Beep is a relatively recent recording band featuring pianist Michael Coleman
, bassist Nate Brenner and new drummer Sam Ospovat. The music Beep plays might trot and skip, slide, gambol and rush breathlessly; sometimes streaking across a musical canvas that occasionally intersects with familiar sound. Was that a Thelonious Monk
figure or did a Cecil Taylor
-like run just flash by? Was that a Sonny Sharrock
power chord transcribed for keyboard? Did John Lennon
just lay down a vocal? Wasn't that sudden pause for breath a leaf from Karlheinz Stockhausen's book? And that tonal progression... who's afraid of Arnold Schoenberg or even Pete Seeger
? And that is not necessarily a bad thing, in this band's case. On the contrary, with You Are Special, You are a Special Friend
, Beep shows how a myriad of other voices can coalesce into a significant other, namely its own.
The music on this disk is intelligently and humorously conceived, and even when sentiments are noir-ish they are shared without undercurrent or hidden agenda. When social comment is made it is shared with erudition and not shock and awe. There is a whole group of written and improvised material that rings and thuds along with funerary melody, enriched with wondrous harmony: "1524 7th Ave," "You Stepped Out of a Nightmare"which, in its atonal, circus ditty-like middle section, is a racy and slyly humorous comment on "You Stepped Out of a Dream"and "Hostile Takeover." The musicians also give sharp notice of their virtuosity: Coleman, with his atmospherics and use of open pedal dynamics; Brenner's con arco playing; and the variety of rhythmic patterns almost strummed out of the skins by Ospovat are a delight to hear.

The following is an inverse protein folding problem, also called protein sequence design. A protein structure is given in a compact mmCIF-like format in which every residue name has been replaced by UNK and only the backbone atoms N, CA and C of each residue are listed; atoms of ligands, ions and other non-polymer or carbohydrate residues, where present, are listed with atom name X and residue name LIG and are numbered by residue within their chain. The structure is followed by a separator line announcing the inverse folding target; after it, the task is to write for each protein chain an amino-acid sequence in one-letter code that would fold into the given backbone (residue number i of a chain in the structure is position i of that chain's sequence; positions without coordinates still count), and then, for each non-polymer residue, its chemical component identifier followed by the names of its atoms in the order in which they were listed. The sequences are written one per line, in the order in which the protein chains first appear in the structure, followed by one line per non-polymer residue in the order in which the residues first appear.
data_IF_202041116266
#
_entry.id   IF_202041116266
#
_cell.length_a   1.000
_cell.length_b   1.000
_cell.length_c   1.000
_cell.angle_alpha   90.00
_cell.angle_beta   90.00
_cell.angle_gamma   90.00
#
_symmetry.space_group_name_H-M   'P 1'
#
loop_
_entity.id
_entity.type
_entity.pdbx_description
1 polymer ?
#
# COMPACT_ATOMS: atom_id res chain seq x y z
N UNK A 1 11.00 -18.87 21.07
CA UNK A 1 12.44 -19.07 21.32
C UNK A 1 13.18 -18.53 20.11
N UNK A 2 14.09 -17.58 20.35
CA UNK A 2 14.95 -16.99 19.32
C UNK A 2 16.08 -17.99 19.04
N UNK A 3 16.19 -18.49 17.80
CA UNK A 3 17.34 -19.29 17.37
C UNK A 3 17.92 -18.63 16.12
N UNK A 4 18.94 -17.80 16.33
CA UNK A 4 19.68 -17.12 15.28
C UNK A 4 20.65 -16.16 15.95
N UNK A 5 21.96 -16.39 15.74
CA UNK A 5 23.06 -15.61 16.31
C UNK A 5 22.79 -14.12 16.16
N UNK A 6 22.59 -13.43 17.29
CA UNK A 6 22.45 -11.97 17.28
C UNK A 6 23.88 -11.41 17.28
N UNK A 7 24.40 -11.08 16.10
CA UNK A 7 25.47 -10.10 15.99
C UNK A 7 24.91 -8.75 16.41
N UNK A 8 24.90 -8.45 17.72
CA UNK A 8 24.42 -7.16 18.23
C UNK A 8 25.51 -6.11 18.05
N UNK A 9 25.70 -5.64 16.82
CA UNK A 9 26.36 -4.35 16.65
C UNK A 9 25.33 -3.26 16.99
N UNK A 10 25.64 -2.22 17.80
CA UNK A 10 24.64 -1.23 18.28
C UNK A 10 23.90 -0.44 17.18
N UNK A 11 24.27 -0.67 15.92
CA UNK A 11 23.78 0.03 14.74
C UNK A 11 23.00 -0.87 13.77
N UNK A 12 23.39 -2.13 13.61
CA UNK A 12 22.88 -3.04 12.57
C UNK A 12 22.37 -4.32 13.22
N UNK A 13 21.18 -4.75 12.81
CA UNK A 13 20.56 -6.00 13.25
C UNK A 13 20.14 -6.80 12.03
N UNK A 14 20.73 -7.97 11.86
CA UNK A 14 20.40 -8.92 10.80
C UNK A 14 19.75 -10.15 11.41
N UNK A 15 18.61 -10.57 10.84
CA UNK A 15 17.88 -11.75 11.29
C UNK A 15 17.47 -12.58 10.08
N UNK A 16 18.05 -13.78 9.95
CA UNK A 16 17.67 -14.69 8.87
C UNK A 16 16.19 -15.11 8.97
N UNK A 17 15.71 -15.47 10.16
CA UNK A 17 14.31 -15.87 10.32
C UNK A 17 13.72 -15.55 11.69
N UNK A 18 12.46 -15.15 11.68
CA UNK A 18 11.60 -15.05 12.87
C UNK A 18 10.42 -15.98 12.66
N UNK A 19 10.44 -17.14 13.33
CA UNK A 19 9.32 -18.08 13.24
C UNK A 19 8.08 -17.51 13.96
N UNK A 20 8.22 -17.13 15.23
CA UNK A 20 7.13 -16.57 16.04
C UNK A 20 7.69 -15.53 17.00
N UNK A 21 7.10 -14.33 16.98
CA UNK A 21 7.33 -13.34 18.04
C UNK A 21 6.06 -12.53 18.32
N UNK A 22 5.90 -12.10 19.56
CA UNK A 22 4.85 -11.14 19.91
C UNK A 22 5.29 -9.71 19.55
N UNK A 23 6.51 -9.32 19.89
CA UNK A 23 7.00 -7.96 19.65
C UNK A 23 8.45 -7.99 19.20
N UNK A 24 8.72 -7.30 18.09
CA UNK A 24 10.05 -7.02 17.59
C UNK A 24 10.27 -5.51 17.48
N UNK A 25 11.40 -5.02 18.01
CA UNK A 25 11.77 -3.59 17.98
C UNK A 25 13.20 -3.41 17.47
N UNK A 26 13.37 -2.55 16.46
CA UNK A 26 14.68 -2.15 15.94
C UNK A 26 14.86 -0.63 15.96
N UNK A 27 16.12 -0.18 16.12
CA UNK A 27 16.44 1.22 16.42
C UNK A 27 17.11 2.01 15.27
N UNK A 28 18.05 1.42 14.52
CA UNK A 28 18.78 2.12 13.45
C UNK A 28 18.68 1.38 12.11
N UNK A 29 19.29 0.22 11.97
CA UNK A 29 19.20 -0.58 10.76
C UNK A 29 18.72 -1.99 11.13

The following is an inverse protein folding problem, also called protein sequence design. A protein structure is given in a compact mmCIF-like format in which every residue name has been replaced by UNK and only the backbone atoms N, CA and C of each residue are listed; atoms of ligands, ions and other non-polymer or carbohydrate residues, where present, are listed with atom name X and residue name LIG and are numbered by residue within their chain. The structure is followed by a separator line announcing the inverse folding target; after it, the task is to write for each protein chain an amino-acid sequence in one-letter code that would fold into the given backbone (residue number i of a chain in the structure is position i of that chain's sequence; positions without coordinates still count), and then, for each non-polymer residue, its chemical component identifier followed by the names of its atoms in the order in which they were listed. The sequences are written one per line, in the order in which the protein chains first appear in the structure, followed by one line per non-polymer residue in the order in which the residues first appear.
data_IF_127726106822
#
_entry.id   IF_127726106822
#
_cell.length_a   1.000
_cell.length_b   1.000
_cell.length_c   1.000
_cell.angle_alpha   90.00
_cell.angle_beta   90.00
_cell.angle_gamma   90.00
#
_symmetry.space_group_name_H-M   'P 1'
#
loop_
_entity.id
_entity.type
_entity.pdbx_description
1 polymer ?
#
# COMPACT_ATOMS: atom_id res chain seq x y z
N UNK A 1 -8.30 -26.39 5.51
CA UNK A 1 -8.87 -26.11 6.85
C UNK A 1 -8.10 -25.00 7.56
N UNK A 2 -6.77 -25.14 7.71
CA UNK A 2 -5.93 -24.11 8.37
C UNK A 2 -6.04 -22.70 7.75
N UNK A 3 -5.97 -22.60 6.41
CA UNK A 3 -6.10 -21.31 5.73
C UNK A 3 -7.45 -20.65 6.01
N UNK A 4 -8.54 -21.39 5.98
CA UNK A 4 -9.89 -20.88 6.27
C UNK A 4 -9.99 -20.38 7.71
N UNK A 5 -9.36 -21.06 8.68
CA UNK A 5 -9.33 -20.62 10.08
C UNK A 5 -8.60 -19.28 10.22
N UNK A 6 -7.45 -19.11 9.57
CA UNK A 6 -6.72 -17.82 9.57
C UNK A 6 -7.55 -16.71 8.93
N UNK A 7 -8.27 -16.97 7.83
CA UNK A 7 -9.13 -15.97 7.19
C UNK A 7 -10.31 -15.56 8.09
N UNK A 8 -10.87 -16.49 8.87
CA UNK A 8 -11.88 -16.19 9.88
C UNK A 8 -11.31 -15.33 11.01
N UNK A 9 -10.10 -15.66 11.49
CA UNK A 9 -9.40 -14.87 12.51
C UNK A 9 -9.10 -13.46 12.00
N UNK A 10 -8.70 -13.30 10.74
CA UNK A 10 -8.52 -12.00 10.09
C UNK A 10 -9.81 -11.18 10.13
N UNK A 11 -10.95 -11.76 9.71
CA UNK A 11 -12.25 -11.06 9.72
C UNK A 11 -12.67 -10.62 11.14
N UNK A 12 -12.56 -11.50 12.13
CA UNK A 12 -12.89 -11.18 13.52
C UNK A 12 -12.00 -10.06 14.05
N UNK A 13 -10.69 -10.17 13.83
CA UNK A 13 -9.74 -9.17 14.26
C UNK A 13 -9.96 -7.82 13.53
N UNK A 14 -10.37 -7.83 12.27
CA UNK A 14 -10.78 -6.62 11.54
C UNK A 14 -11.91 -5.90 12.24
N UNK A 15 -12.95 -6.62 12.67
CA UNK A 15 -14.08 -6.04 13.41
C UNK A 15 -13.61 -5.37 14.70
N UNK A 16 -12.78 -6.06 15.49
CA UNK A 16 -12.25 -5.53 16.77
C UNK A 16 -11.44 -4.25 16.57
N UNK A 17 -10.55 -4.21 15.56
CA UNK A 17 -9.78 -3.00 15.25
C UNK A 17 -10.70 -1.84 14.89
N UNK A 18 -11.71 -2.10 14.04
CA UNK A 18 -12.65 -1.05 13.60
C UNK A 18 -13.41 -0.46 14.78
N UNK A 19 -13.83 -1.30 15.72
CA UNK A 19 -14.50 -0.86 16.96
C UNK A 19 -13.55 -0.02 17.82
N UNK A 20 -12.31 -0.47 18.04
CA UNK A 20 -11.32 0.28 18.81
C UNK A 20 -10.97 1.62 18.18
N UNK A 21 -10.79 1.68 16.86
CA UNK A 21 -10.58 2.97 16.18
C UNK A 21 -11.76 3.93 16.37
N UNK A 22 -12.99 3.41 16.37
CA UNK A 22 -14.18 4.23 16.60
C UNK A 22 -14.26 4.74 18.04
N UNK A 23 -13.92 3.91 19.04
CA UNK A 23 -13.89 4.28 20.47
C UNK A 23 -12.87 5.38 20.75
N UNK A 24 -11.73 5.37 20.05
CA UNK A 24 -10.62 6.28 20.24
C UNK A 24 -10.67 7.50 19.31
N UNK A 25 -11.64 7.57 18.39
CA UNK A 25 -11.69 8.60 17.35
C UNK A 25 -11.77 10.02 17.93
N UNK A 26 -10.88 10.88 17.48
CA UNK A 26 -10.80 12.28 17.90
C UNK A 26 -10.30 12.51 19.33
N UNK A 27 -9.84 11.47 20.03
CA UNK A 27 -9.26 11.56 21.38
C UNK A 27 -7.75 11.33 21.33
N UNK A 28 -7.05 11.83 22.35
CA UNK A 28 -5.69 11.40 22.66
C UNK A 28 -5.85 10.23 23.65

Other songs providing novel sketches, such as "One for Tilly" and Marty's Mishap," which show how this band can, with unusual harmonic ideas, raise group interplay and individual improvisation to a sharp new level. There is also, on tracks like "Space Sneaker," "Intelligent Design," "Machines" and "Rust Belt," an interesting approach to the unraveling of timbral excursions within melody and harmony. This not only increases the expectation of drama as the songs progress, but also makes for a few breathtaking surprises, as heard on "Intelligent Design" and "Indie Rockers Paradise." There is much more in the way of exploratory work on this album, with "Tune for Tune-Yards" and "Emotheimer" featuring interesting and symmetrically dissonant linearity.
The danger of embarking on a musical journey with a band such as this, which uses idiosyncratic metaphors and other quirky devices, is that it becomes risque; to predict when tedium might set in. Fortunately, with Beep, the music is never staid, even as the repertoire progresses. Coleman, Brenner and Ospovat allow the sound to dictate the shape of the music that will emerge, for the enigma of the next notes, phrases and whole choruses to become exciting new prospects time and again.
One for Tilly; 1524 7th Ave; You Stepped Out of a Nightmare; Space Sneaker; Intelligent Design; India Rockers Paradise; Machines; Hostile Takeover; Tune for Tune-yards; Emotheimer; Marty's Mishap.
Michael Coleman: piano, keyboards, vocals; Nate Brenner: bass, vocals; Sam Ospovat: drums.